Parliament: Singapore must conduct foreign relations as sovereign, independent nation, says Vivian Balakrishnan

Dr Vivian Balakrishnan, Singapore's Minister for Foreign Affairs.
Dr Vivian Balakrishnan, Singapore's Minister for Foreign Affairs.PHOTO: MINISTRY OF FOREIGN AFFAIRS

SINGAPORE - Singapore must conduct its foreign policy as a sovereign, independent nation, even though other countries may put pressure on the Republic, Foreign Minister Vivian Balakrishnan said on Monday (Jan 9), addressing questions in Parliament about the Terrex vehicle incident.

"It is natural for other countries to want other parties to act entirely in line with their own national interests," said Dr Balakrishnan.

"However, it is important for us to conduct our foreign policy as a sovereign independent nation, and not be seen as acting at the behest of any other country."

This is essential to Singapore's international credibility, standing and relevance to its foreign partners and friends, he added.

Dr Balakrishnan was responding to Mr Zaqy Mohamad (Chua Chu Kang GRC), who asked about how Singapore will conduct its diplomatic relations with China following an incident in November where nine Singapore Armed Forces Terrex infantry carriers on their way back to Singapore from Taiwan were seized in Hong Kong.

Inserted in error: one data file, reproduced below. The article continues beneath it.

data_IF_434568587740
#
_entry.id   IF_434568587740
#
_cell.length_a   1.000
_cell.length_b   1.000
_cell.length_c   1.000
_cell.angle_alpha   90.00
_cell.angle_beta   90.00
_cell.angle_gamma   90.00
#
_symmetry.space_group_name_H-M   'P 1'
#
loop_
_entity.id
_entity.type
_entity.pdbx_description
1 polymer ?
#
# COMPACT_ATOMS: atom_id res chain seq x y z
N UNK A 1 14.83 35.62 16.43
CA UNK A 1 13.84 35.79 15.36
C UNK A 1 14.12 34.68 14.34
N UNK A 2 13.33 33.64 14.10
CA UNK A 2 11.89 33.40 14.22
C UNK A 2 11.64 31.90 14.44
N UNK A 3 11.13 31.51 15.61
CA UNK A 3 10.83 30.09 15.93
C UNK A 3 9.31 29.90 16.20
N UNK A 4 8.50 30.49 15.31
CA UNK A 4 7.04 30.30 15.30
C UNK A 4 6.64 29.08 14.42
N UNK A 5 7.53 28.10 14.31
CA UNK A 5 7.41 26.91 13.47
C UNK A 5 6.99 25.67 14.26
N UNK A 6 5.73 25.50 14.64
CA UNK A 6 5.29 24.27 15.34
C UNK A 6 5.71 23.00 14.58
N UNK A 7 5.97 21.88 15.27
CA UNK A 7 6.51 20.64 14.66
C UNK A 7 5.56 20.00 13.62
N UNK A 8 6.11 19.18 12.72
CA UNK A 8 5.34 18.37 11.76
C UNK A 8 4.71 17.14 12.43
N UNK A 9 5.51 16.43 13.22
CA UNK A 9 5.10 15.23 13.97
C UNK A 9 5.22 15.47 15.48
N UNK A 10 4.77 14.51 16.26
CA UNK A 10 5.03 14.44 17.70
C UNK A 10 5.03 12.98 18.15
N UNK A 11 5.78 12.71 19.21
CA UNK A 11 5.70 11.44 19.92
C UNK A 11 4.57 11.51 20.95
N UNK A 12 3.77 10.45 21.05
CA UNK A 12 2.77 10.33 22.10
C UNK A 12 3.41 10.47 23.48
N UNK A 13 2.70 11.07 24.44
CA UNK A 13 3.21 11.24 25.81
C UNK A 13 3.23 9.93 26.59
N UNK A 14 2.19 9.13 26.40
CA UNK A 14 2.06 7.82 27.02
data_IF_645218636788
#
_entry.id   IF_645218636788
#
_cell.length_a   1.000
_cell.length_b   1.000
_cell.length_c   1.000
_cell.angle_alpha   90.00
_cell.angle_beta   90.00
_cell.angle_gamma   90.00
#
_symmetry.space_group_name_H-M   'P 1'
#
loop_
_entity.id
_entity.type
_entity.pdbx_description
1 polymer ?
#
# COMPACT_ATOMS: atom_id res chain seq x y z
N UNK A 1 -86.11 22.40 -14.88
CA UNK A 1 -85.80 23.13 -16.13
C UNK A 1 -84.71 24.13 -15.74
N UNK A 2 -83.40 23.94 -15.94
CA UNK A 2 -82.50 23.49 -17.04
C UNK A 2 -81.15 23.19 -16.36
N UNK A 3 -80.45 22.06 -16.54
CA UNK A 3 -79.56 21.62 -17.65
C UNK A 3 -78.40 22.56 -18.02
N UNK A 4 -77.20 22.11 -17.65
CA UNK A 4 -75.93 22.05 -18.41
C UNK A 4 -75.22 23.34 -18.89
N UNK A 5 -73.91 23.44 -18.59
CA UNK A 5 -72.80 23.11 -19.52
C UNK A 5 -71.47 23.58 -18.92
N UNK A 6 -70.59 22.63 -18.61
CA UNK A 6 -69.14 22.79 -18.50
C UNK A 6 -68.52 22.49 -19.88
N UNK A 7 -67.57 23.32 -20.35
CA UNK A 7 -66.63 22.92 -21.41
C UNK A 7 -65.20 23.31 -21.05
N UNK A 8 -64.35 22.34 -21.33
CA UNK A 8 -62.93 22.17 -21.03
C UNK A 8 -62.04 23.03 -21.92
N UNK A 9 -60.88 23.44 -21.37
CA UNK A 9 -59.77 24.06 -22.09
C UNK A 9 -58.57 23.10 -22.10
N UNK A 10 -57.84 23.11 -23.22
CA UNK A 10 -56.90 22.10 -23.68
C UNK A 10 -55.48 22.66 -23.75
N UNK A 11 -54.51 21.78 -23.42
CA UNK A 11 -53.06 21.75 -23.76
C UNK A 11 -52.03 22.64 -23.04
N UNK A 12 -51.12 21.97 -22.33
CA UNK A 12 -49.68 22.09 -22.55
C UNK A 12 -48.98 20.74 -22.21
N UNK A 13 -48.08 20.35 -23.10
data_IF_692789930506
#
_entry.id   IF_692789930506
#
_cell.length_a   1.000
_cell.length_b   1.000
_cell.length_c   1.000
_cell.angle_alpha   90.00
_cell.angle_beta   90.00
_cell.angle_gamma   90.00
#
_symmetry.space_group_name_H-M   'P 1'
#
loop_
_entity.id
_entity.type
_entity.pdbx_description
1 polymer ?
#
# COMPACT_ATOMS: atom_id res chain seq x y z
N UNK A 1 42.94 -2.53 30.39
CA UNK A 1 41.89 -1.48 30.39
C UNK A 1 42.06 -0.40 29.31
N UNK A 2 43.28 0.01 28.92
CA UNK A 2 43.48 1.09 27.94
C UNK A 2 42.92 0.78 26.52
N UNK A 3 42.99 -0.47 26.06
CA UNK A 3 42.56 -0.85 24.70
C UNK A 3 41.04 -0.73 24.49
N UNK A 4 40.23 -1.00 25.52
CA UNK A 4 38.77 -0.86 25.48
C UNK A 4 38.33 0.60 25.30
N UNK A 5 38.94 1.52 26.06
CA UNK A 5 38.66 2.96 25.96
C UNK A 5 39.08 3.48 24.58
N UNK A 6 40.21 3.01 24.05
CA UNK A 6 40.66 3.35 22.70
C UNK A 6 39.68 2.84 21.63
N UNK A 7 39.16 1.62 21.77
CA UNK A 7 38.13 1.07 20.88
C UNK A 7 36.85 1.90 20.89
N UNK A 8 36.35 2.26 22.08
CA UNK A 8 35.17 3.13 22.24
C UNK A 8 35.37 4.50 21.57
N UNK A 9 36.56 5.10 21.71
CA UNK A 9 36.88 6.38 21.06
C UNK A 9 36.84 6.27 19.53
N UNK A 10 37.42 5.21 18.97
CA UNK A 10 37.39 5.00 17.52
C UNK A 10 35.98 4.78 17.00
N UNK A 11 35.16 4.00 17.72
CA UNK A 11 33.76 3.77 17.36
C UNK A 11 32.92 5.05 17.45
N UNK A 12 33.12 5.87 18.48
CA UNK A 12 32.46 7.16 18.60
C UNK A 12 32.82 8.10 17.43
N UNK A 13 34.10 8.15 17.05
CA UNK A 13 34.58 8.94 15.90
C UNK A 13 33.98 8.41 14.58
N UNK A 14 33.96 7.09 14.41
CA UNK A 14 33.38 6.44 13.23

The vehicles are still being detained in Hong Kong.

 

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Dr Balakrishnan added that Singapore's relations with China, as well as its interactions with Hong Kong and Taiwan, are "based strictly on our 'one China' policy".

"We have consistently abided by this policy and understandings reached... and we will continue to do so," he said.

He said that leaders in Singapore and China have continued to engage each other, and Singapore is working with China in areas such as the Belt and Road Initiative and the Regional Comprehensive Economic Partnership free trade deal.

"Singapore's relations with China, and our relations with other major powers, should not be seen as a zero-sum game. We believe in an interdependence characterised by open, inclusive, regional architecture that promotes collaboration and win-win outcomes."

Workers' Party's chief Low Thia Khiang (Aljunied GRC) later asked if China's economic progress has led to it becoming a "big bully".

In response, Dr Balakrishnan said Singapore believes that "a strong China... that is deeply engaged with the rest of the world and economically integrated is one that brings enormous benefits".

"We have to focus on the opportunities, whilst at the same time, recognising that there will be issues to resolve from time to time. Now, this is where we have to learn to take things in our stride," he said.

"This is where we sometimes have to courteously, respectfully differ and remind everyone, big or small - please let Singapore be Singapore."

Dr Balakrishnan also called on Parliament to show solidarity with the Government on its foreign policy strategy.

"Hopefully all members of this House - whether from opposition, or NCMPs (Non-Constituency MPs) or NMPs (Nominated MPs) - stand with the Government," he added.

"This is one of those occasions for us to learn the right lessons, to stand together because ultimately, foreign policy begins at home."